Monday, March 20, 2017

Nerf - or knocking over water bottles with foam...

So I got into nerf blasters recently. For me that means not only getting a blaster and darts but looking at ways to increase potential. How can I make it fire darts faster and more accurately.

It's a nice way to unwind, and leave any workstress behind. I'm sure some view an actual firing range as perfect for this - but for me, knocking over empty Poland Springs water bottles in the comfort of my living room is perfect 😁. That's really all I'm doing - knocking over a row of water bottles.

There's various types of mechanisms for launching darts. Spring based blasters force a piston down a tube compressing air quickly forcing a dart from a barrel. Flywheel based blasters use two spinning flywheels to project a dart. Air blasters build up air in a chamber, usually by pumping - and then eject the air all at once.

I started with buying a few spring based blasters. There's no spinup time like electric blasters, and while compressed air blasters are the most powerful, I haven't seen that many. They're there, but really require modding to bring out their full potential.

One of the first blasters I went for was the above hammershot. Painted it, changed the spring, added a spacer for tension, sealed the plunger tube spaces better. A little tape for a tighter o-ring fit, and alternate 7 shot brass barrel from ebay. For comfort, I added the tennis racket handle wrap. Nice one handed blaster - but not quite powerful to really aim accurately.

Here's how The spacer was created - A roll of paper and 3d pen. A 3d pen is like the end tip of a 3d printer - but controlled by your hand.

The spacer keep the spring under more tension, meaning more force and faster compression in the plunger tube. The roll of paper keeps the spacer hollow for the orange guide rod to pass.

While I was very pleased with the handling and look of the hammershot,I wasn't content with the performance. I also think that with a stronger spring than I was already using I'd break it. I picked up a cycloneshock next. The cycloneshock is another revolver but uses larger darts. By using a barrel mod, It fires the regular sized darts much much harder than other blasters. an extra spring at the back from another blaster and you're getting.

From searching forums, one of the weakpoints of the cycloneshock is the plunger rod where the springs push against. 3D pen to the rescue. Some grinding later and it fits perfectly while keeping the rod from bending.

After modding these of course I had to try building my own.

Turns out pneumatics are really interesting. Compressed air can do so much. Here's the gist. Using a pump - like a bike pump, to send air through one type of valve - a Quick Exhaust Valve, the air gets stored in a "tank". When ready to fire, lowering the pressure on the side of the QEV where it's getting pumped causes all the air to rush out from the tank. It's more efficient than using a regular switch, since as the switch is opening, the rate of exhaust starts slow. With the QEV, the air flow hits maximum almost immediately.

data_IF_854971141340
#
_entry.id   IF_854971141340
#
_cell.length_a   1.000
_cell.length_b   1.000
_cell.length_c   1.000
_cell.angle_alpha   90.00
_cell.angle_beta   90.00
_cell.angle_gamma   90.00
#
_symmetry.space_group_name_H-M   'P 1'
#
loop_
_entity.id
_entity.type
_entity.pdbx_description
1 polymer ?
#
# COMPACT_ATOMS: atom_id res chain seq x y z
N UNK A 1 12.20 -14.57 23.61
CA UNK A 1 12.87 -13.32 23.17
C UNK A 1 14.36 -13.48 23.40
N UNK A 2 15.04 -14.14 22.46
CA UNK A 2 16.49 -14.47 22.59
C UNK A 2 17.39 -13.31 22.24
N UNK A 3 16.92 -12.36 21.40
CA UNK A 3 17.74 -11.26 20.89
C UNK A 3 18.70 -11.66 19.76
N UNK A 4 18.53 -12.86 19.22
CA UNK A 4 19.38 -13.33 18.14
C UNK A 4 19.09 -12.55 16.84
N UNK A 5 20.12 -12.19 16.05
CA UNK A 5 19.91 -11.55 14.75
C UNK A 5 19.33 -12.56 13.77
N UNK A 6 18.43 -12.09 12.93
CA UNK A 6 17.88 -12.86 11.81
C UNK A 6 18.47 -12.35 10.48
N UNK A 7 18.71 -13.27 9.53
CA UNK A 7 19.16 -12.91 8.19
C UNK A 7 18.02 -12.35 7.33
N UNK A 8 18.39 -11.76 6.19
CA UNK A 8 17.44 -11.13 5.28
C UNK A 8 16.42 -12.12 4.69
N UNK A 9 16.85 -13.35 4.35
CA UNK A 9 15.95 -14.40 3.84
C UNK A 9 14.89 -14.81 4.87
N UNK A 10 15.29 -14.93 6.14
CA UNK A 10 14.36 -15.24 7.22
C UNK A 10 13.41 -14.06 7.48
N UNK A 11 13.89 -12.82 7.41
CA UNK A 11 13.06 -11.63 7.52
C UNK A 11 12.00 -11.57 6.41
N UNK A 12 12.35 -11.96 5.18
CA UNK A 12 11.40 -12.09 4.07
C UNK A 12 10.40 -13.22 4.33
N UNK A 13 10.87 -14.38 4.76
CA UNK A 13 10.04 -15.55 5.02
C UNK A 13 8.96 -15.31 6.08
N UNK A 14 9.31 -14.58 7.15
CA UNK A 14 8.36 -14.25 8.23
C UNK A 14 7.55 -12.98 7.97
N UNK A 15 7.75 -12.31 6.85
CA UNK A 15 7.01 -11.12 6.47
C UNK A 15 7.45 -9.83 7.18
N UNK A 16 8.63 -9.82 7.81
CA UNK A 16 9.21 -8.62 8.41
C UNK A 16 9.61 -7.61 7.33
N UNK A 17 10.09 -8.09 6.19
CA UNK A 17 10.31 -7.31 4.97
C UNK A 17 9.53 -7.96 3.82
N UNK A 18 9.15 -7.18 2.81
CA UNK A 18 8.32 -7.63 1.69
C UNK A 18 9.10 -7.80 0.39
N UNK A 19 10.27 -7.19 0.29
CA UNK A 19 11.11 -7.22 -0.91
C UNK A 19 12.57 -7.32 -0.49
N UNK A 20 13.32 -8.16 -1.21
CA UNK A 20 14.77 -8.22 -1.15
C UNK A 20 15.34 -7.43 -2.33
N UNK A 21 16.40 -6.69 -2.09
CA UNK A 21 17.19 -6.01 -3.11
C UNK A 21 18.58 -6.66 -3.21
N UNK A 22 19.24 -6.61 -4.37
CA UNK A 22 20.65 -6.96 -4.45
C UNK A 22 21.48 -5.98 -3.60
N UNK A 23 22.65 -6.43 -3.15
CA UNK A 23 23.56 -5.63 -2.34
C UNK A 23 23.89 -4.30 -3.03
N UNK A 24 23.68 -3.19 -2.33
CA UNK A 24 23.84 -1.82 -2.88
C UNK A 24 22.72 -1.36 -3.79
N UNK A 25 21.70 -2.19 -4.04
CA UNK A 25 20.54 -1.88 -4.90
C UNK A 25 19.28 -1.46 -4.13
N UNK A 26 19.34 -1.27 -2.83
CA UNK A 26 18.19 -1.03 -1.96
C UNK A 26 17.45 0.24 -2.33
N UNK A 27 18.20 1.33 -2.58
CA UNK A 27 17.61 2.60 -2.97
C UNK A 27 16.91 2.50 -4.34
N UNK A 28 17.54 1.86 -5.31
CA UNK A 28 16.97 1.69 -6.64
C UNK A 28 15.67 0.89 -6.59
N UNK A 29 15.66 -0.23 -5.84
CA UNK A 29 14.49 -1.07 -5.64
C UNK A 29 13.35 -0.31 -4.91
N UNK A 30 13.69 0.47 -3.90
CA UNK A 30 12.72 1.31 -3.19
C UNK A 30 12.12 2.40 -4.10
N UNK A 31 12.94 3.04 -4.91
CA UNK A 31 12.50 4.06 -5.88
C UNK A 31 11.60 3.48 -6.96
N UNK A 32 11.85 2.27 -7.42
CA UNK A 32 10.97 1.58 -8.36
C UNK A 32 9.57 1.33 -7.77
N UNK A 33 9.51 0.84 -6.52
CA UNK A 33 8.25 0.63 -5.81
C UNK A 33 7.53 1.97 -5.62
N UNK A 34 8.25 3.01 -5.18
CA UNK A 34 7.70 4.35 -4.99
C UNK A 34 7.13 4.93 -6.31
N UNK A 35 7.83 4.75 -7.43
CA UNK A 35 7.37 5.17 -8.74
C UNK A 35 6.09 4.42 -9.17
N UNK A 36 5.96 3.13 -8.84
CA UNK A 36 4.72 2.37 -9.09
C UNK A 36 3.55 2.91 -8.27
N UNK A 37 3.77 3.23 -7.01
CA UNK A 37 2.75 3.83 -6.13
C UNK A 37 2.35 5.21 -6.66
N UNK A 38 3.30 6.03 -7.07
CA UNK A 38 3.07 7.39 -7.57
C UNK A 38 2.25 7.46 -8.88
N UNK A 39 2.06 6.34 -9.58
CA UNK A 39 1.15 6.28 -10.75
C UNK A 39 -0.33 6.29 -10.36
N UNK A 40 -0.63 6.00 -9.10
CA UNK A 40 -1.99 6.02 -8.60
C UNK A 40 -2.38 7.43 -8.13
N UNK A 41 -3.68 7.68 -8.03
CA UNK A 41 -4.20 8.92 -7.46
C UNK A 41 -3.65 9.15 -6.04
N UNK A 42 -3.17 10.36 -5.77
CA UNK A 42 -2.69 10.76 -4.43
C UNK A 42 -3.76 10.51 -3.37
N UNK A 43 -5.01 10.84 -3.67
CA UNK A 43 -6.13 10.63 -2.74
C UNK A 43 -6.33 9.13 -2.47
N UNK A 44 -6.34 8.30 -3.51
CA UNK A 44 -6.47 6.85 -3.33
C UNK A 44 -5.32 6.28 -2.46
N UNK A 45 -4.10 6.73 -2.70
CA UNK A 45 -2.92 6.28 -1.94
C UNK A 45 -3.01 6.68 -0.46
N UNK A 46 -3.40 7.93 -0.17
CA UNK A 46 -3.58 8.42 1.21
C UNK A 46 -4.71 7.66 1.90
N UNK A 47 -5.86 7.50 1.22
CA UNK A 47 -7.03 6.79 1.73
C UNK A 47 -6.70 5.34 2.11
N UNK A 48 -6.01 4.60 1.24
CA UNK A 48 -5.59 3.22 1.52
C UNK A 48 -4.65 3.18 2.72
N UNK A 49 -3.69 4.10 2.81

The basics of the QEV can be seen below.

Since the pump and release valve are at the same port on the QEV, a tee fitting works fine there. At the start, the release valve is closed. As you pump, the QEV directs air to the tank. The system pressure builds. the air between the pump, through the tee, through the QEV and in the tank is all the same pressure. When firing, the release valve opens and air rushes from the tee. As air starts flowing from the tank to the tee, it trips the QEV exhaust valve, and instead rushes out to the barrel.

Putting this into practice isn't quite as hard as you may think. I definitely overbuilt my first blaster, with too large a tank, too high a pressure potential, and too much space between the release valve and QEV. The release valve does "waste" a little air to create the low pressure for the QEV - but it's miniscule in proportion to the air in the tank - it's the air between the pump and QEV that will rush out. In  my build I redirect it to the back of the barrel - bit pointless since it's not going to add any extra performance really.

How hard can this overbuilt steampunkish blaster hit?

Really. Freaking. Hard.

Next up - make a spring based blaster and another air powered one that's more comfortable and practical. Perhaps design a barrel that can take a standard nerf magazine for reloading...


  1. Check this out:

    1. I see your cool coke can cannon, and raise you the glorious works of Joerg Sprave :)